By LabMedica International staff writers

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Female lupus patients aged 35-44 years are 50-times more likely to have a fatal cardiovascular event than other women in their age group. One-third of all lupus deaths are due to unrecognized coronary artery disease leading to heart attacks and strokes. Now, a genetic precision medicine test for lupus patients could save lives by predicting heart disease before it happens and providing decision support for prophylactic therapies. The breakthrough approach characterizes inherited genetic markers in blood samples that drive pathways that can be targeted by drugs.

AMPEL BioSolutions’ (Charlottesville, VA, USA) CardioGENE lab test, only a concept for the last few years, is now ready for development for practical use as a decision support biomarker test. AMPEL’s innovative approach linking genetic predisposition to molecular pathways targeted by drugs may greatly impact health care by allowing physicians to identify cardiovascular disease risk following lupus diagnosis and select appropriate prophylactic treatments.

By identifying the DNA-driven pathways, CardioGENE will allow health care professionals to prevent serious cardiovascular events with prophylactic targeted treatment. This is the first time cardiovascular genetic risk factors that result in strokes and heart attacks have been identified in immune and inflammatory system genes even when a patient does not smoke, have elevated cholesterol or high blood pressure. Importantly, FDA-approved drugs that target inflammatory cytokines such as IL6 as well as immune cells are candidates for prophylactic therapy.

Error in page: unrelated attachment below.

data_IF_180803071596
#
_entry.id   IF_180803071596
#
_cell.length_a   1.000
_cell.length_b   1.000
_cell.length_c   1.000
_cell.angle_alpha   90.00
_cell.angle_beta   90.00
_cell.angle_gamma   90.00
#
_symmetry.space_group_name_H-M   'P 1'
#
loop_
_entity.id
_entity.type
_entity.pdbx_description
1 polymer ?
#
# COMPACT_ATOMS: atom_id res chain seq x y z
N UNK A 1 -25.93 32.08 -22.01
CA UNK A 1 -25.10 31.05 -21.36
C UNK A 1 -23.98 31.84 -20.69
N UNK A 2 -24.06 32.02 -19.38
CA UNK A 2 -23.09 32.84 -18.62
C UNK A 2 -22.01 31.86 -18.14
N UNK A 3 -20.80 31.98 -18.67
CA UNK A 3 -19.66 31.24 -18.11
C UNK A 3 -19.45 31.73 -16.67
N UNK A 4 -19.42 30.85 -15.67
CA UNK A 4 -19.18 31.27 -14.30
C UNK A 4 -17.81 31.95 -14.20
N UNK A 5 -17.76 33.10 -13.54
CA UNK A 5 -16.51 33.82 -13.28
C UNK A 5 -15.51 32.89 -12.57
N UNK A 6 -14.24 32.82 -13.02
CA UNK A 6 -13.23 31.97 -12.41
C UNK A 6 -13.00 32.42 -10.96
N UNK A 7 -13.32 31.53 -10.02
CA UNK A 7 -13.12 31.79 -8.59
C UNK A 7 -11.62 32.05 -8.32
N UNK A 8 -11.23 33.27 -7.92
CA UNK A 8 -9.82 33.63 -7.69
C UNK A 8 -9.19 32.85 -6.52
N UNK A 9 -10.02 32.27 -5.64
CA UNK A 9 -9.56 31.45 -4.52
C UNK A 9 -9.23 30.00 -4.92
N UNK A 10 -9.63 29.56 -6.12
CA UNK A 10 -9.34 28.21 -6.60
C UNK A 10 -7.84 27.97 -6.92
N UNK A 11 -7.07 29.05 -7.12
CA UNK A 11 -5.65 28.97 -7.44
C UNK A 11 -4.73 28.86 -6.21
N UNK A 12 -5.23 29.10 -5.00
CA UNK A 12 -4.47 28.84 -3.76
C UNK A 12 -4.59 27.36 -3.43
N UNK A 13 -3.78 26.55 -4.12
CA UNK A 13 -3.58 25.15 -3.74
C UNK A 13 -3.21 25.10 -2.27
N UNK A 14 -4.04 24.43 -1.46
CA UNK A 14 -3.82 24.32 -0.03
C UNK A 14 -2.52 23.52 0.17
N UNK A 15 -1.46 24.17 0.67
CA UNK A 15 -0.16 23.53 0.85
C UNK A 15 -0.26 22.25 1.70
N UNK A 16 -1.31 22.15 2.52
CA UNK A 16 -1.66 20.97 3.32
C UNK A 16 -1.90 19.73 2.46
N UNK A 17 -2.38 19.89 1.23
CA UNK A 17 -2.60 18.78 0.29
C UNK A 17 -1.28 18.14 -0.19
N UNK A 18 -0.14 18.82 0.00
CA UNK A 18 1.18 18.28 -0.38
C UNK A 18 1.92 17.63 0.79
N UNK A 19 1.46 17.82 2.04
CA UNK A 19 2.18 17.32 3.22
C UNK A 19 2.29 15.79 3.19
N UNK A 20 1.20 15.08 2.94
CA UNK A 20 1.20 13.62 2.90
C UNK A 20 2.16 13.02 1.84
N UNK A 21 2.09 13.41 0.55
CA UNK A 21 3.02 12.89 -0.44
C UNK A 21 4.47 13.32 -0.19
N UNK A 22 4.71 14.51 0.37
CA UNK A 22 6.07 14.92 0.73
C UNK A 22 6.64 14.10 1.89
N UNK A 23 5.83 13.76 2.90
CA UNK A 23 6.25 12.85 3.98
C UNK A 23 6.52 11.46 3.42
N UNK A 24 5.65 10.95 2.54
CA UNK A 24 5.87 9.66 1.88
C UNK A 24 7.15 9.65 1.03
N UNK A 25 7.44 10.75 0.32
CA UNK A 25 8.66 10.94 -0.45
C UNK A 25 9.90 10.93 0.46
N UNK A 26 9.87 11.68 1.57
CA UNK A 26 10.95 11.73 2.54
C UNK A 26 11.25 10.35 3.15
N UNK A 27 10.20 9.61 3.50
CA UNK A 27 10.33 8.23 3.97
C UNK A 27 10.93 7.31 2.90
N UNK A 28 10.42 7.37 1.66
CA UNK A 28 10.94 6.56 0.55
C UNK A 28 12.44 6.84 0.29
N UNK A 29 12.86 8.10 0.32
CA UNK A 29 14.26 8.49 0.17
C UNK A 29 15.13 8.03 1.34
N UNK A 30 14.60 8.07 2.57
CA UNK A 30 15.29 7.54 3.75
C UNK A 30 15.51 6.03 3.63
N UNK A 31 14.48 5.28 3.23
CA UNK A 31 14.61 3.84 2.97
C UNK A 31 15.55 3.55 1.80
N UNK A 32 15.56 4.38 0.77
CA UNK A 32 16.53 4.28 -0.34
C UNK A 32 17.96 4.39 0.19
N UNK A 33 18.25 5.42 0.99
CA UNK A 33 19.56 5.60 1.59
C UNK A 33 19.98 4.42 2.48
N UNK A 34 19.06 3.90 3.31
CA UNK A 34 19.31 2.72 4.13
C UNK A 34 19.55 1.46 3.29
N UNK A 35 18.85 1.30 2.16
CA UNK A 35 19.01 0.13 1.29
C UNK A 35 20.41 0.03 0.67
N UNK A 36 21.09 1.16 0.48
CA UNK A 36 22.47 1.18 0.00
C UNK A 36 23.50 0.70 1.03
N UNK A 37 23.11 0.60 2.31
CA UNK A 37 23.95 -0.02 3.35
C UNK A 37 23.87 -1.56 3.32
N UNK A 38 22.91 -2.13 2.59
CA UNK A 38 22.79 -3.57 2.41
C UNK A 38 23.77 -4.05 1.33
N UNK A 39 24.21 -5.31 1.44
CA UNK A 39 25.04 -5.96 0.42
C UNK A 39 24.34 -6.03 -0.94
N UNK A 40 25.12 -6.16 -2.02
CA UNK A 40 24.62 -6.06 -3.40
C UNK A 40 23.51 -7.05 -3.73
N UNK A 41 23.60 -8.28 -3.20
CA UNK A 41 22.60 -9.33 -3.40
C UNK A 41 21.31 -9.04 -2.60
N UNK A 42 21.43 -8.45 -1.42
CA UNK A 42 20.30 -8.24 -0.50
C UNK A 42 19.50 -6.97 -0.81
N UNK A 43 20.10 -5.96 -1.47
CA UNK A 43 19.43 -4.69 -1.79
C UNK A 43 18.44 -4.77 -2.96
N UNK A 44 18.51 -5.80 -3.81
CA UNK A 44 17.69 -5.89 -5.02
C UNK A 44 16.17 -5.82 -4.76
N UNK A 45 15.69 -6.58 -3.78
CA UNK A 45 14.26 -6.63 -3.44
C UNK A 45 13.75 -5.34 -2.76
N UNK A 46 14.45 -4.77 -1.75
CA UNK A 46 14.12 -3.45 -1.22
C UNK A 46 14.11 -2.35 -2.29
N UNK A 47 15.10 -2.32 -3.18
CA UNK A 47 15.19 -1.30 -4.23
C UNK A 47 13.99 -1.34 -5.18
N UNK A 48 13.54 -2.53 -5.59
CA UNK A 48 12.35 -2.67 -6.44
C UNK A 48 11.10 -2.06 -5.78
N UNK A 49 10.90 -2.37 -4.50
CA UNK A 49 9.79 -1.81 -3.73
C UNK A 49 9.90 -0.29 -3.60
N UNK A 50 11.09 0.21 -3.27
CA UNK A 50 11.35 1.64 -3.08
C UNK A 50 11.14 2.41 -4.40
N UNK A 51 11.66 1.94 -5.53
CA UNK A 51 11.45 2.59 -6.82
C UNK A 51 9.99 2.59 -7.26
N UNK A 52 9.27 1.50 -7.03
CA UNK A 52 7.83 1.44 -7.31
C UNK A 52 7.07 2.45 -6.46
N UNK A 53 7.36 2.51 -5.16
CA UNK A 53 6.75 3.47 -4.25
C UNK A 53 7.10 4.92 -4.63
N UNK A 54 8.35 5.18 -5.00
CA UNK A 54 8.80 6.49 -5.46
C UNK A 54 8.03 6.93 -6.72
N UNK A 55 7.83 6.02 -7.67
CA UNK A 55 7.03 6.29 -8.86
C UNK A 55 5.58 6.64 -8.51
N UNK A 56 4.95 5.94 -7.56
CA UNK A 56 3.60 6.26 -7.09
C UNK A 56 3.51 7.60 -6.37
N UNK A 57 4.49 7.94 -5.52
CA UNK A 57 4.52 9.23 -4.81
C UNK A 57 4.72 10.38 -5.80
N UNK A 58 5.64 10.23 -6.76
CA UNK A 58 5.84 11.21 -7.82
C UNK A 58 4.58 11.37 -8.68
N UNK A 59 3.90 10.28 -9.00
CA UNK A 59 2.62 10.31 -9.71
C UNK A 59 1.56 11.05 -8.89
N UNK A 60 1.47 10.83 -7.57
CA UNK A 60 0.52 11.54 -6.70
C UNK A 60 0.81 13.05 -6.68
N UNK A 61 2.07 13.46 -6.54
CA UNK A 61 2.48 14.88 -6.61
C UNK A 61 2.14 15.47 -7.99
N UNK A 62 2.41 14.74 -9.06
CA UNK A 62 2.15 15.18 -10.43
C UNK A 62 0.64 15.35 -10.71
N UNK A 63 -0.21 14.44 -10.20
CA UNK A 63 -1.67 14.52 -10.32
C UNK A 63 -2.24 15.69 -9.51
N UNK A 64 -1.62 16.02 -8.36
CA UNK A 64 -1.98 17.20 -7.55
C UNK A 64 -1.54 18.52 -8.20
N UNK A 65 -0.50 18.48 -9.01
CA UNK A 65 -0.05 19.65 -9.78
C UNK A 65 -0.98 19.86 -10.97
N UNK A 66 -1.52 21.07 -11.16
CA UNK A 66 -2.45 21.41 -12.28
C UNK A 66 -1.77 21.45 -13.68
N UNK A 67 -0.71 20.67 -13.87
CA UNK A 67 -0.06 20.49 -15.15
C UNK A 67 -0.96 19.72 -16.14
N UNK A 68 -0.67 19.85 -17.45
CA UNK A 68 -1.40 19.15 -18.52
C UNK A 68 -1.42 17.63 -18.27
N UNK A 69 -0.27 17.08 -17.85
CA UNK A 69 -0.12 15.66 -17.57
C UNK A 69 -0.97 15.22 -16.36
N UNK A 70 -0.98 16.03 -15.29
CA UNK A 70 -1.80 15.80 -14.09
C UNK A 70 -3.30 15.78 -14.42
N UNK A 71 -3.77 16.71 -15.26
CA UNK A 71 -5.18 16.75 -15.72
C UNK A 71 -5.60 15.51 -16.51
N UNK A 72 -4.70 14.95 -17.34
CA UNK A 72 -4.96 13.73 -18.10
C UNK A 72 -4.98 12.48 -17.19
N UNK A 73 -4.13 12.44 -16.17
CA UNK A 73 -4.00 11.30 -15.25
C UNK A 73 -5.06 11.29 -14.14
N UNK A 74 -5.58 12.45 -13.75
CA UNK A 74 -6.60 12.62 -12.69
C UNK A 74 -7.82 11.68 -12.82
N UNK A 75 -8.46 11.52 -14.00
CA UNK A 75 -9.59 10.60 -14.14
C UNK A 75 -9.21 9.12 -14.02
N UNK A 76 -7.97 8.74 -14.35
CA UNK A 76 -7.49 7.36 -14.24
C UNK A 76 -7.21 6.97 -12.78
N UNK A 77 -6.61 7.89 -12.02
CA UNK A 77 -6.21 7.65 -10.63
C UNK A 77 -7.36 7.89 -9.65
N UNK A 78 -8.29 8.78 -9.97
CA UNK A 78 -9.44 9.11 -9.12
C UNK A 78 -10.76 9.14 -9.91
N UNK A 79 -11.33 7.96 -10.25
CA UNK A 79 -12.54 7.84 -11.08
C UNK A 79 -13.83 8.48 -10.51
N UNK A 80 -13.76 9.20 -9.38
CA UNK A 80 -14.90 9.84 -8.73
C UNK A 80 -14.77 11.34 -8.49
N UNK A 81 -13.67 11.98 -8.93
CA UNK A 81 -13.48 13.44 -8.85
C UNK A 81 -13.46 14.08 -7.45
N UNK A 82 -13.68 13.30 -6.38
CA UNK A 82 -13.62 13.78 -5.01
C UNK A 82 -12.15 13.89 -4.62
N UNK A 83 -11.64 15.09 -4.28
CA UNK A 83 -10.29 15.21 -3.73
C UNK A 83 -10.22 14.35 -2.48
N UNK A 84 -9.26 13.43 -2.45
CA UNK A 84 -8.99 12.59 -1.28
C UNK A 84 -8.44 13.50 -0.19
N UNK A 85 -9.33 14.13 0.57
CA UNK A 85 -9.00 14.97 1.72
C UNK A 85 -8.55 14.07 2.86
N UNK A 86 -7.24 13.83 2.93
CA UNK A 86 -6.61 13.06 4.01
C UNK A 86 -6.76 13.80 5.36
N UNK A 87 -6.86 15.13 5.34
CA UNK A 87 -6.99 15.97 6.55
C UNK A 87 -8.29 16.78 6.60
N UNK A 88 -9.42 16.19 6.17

“CardioGENE marks a diversification of AMPEL’s portfolio into genetic testing, and we are extremely excited to share our results,” said Dr. Amrie Grammer, AMPEL Co-Founder, President and Chief Scientific Officer. “We are confident that CardioGENE will make a difference in the lives of lupus patients, especially young women who disproportionately suffer from the disease’s cardiovascular impacts.”

“This research not only contributes to our understanding of the genetic basis of the increased frequency of cardiovascular events in patients living with lupus, but also provides practical information on new molecular pathways contributing to atherosclerotic cardiovascular disease,” said Dr. Peter Lipsky, AMPEL Co-Founder, CEO and Chief Medical Officer. “We believe this work will usher in new approaches to ameliorate one of the leading causes of death in lupus patients.”

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